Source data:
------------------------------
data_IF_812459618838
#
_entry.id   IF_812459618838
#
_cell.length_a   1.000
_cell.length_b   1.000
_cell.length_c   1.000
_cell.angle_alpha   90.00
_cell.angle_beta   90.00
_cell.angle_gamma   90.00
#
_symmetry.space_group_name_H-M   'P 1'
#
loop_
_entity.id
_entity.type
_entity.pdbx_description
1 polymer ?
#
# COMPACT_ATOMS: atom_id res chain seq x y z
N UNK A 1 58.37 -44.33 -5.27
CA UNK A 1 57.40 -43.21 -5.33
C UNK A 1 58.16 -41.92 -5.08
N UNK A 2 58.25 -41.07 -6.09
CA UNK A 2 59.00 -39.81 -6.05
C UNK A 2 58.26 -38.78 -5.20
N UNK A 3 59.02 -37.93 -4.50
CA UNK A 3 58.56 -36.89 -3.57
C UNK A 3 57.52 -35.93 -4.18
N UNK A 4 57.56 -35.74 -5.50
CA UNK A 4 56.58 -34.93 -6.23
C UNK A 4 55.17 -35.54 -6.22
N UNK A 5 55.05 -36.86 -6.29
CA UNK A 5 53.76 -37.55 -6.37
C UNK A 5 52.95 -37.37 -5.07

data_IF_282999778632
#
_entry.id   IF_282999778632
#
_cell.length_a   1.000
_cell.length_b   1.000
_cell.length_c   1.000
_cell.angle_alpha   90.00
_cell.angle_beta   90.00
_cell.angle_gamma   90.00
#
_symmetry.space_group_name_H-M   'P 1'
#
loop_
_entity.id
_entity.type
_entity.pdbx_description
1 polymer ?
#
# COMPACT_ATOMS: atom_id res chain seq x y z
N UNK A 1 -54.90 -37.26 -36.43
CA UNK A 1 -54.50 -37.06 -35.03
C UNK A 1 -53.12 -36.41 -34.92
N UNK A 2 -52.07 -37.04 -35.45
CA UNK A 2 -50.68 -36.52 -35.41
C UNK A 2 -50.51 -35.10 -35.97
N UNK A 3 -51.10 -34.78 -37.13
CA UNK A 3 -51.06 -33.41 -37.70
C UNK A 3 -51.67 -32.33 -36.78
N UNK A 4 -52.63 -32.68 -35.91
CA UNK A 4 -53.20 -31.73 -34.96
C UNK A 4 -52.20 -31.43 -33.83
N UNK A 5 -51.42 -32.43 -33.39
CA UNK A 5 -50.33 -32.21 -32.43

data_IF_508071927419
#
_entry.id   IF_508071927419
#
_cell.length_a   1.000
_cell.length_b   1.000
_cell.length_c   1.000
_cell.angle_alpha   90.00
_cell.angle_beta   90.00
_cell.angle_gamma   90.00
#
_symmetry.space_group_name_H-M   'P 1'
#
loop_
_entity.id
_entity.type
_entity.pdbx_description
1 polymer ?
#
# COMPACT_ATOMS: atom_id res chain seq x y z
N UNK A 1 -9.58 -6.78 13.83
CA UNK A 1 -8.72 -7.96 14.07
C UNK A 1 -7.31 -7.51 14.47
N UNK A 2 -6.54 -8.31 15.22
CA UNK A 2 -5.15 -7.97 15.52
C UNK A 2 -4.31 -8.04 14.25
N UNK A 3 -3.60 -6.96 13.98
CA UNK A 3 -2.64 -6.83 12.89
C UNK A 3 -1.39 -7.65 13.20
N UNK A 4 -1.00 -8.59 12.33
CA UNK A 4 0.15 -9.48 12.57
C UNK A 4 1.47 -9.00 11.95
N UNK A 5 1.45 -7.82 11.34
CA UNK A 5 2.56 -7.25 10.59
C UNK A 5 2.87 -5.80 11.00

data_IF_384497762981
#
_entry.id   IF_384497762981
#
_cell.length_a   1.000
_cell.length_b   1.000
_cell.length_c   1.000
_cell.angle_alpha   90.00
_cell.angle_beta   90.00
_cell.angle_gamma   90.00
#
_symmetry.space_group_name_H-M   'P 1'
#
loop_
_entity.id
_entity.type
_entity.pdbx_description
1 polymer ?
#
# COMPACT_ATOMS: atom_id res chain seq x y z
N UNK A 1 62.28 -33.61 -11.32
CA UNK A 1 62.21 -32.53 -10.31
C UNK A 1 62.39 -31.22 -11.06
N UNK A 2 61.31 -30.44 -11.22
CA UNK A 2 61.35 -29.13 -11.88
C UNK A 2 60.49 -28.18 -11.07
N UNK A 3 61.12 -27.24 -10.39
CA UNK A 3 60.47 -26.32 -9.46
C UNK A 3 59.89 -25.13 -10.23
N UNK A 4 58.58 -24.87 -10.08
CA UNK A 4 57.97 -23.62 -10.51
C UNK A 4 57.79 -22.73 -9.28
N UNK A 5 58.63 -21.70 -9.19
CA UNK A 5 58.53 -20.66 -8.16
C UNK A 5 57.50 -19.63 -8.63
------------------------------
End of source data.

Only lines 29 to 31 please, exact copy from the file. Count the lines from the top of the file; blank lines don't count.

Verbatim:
C UNK A 3 57.52 -35.93 -4.18
N UNK A 4 57.56 -35.74 -5.50
CA UNK A 4 56.58 -34.93 -6.23